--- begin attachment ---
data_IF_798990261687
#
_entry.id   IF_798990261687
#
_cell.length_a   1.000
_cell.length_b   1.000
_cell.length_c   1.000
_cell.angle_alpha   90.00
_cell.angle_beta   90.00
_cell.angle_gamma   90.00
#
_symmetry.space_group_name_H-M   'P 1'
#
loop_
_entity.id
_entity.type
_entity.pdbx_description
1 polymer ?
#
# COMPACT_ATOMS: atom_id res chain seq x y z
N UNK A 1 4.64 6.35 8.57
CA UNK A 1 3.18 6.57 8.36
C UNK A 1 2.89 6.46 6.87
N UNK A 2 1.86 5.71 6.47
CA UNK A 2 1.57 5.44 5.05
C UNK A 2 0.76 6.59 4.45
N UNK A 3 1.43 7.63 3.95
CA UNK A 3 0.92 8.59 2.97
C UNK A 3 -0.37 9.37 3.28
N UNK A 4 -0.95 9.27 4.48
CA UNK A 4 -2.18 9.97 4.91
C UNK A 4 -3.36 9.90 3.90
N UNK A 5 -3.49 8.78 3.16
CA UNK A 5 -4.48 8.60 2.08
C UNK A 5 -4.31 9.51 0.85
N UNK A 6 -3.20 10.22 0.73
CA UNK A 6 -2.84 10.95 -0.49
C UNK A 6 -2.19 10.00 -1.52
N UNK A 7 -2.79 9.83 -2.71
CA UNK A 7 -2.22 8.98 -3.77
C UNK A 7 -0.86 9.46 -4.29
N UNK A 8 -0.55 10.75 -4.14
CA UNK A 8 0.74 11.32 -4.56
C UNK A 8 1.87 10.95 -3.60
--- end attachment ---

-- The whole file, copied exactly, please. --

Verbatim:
data_IF_798990261687
#
_entry.id   IF_798990261687
#
_cell.length_a   1.000
_cell.length_b   1.000
_cell.length_c   1.000
_cell.angle_alpha   90.00
_cell.angle_beta   90.00
_cell.angle_gamma   90.00
#
_symmetry.space_group_name_H-M   'P 1'
#
loop_
_entity.id
_entity.type
_entity.pdbx_description
1 polymer ?
#
# COMPACT_ATOMS: atom_id res chain seq x y z
N UNK A 1 4.64 6.35 8.57
CA UNK A 1 3.18 6.57 8.36
C UNK A 1 2.89 6.46 6.87
N UNK A 2 1.86 5.71 6.47
CA UNK A 2 1.57 5.44 5.05
C UNK A 2 0.76 6.59 4.45
N UNK A 3 1.43 7.63 3.95
CA UNK A 3 0.92 8.59 2.97
C UNK A 3 -0.37 9.37 3.28
N UNK A 4 -0.95 9.27 4.48
CA UNK A 4 -2.18 9.97 4.91
C UNK A 4 -3.36 9.90 3.90
N UNK A 5 -3.49 8.78 3.16
CA UNK A 5 -4.48 8.60 2.08
C UNK A 5 -4.31 9.51 0.85
N UNK A 6 -3.20 10.22 0.73
CA UNK A 6 -2.84 10.95 -0.49
C UNK A 6 -2.19 10.00 -1.52
N UNK A 7 -2.79 9.83 -2.71
CA UNK A 7 -2.22 8.98 -3.77
C UNK A 7 -0.86 9.46 -4.29
N UNK A 8 -0.55 10.75 -4.14
CA UNK A 8 0.74 11.32 -4.56
C UNK A 8 1.87 10.95 -3.60